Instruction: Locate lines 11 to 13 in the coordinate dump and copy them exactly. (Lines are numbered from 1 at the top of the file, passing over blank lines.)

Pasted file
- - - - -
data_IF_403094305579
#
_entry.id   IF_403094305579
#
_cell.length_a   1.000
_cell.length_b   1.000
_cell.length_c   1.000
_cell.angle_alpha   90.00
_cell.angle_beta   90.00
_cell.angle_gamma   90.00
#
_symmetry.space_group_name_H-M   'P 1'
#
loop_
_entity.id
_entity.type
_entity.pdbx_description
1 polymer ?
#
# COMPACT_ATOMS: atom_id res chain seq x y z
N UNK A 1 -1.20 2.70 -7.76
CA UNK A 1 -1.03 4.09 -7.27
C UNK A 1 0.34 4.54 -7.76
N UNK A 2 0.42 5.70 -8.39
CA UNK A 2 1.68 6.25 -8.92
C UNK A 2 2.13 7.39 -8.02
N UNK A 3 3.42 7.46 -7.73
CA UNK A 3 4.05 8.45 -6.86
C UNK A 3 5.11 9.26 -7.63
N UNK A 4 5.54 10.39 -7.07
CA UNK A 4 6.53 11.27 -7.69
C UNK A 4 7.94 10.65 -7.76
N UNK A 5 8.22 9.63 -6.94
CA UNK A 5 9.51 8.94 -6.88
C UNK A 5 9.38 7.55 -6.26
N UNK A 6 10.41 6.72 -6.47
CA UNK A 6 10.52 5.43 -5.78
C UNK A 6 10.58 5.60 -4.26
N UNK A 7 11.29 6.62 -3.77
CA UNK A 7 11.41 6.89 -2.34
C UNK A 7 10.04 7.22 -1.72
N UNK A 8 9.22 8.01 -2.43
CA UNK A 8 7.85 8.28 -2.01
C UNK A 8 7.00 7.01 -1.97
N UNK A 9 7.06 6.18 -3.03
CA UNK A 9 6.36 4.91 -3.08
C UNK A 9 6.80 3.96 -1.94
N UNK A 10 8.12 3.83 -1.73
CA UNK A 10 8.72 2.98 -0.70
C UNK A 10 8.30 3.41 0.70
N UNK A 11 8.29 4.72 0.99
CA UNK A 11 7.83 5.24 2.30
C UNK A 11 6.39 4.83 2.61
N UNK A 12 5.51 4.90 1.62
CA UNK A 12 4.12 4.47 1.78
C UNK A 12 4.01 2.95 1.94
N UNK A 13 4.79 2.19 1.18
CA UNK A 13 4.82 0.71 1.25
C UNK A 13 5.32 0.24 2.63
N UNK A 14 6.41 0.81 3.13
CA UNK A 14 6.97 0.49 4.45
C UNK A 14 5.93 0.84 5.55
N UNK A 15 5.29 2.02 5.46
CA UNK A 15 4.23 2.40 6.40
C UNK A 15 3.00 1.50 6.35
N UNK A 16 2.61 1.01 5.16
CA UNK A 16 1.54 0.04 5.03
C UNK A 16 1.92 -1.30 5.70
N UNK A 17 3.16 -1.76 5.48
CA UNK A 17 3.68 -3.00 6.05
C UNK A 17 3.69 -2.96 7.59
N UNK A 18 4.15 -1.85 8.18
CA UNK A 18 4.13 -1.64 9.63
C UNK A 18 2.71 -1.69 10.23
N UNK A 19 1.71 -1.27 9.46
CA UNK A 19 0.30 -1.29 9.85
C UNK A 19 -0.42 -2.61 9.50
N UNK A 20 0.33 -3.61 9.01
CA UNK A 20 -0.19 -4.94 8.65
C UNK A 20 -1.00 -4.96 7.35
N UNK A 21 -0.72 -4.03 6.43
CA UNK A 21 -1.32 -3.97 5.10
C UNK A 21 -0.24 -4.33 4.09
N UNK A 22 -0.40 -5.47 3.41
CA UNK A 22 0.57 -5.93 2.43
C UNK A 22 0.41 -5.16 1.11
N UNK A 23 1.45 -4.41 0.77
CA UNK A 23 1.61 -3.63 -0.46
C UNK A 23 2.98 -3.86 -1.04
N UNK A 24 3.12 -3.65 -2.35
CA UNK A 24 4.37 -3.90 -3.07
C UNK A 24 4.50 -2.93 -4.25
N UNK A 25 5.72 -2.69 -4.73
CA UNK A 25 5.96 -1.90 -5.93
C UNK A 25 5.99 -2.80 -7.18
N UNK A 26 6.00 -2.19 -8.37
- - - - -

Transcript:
#
_symmetry.space_group_name_H-M   'P 1'
#